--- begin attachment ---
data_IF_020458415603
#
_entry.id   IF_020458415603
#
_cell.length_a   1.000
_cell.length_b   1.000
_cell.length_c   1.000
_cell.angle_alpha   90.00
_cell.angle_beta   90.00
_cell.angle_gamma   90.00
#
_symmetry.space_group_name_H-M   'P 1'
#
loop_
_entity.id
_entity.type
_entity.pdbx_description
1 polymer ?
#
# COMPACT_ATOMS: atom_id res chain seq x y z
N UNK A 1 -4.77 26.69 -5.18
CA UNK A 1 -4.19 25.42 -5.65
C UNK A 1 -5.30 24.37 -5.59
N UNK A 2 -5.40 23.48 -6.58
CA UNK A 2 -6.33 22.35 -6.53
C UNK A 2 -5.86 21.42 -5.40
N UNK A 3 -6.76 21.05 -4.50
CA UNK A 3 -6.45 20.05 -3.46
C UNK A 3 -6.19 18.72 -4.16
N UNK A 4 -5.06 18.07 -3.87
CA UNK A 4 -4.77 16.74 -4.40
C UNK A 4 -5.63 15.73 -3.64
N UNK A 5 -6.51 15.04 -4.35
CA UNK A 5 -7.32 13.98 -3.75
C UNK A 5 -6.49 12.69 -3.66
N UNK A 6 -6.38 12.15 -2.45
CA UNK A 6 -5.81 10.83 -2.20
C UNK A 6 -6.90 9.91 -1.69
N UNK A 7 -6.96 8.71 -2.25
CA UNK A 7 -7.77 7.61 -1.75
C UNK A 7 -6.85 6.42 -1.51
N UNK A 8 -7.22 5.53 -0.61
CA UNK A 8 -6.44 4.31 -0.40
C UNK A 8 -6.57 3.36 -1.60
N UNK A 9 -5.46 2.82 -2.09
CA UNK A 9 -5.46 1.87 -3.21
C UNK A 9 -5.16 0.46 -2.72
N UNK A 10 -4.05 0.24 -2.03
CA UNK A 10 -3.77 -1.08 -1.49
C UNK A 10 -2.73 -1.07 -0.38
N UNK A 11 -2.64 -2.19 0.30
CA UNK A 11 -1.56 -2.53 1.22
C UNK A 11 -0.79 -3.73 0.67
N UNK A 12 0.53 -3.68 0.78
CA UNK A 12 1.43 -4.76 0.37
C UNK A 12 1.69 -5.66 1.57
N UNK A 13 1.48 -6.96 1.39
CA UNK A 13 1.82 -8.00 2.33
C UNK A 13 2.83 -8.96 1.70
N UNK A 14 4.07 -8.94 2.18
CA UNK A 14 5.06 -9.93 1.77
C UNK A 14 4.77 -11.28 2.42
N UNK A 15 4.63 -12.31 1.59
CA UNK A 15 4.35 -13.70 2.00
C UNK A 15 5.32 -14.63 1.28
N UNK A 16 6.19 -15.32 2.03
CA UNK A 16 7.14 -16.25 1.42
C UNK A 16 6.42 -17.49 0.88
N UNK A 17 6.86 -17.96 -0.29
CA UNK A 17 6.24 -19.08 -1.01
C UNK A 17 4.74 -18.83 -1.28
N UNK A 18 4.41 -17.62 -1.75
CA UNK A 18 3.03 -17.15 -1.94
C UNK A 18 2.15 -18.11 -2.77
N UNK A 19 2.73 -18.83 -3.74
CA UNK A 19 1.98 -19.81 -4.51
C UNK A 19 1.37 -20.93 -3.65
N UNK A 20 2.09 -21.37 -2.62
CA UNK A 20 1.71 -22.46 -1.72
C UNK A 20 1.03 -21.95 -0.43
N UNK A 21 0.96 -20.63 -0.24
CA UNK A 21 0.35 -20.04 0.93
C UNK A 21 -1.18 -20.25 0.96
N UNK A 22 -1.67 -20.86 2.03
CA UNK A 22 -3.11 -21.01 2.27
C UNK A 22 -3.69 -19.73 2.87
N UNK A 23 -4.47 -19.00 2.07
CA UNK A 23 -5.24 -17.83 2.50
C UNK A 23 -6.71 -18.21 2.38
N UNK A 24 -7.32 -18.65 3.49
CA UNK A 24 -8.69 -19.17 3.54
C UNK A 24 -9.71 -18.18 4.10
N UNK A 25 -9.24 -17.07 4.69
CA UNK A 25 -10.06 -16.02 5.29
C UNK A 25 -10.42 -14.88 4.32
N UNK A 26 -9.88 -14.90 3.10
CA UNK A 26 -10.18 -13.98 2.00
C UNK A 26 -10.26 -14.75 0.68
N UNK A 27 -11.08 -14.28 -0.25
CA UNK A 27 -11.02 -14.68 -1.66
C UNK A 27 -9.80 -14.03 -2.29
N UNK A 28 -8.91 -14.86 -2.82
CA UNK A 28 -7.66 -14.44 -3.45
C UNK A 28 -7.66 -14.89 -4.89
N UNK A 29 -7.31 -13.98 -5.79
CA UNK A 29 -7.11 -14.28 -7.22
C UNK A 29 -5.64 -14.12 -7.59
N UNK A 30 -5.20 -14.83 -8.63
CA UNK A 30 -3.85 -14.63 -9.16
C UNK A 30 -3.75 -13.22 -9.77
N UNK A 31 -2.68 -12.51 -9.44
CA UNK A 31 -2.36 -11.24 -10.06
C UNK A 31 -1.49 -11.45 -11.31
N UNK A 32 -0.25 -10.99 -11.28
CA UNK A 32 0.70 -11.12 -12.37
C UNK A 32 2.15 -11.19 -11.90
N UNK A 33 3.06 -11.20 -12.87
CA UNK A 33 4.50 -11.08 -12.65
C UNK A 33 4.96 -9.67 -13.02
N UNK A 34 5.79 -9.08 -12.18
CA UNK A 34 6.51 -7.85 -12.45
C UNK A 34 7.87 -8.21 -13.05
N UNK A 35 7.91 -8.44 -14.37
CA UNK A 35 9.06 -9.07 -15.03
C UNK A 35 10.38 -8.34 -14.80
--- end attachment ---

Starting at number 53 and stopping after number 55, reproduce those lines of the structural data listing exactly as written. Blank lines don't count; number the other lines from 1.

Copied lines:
C UNK A 11 -0.79 -3.73 0.67
N UNK A 12 0.53 -3.68 0.78
CA UNK A 12 1.43 -4.76 0.37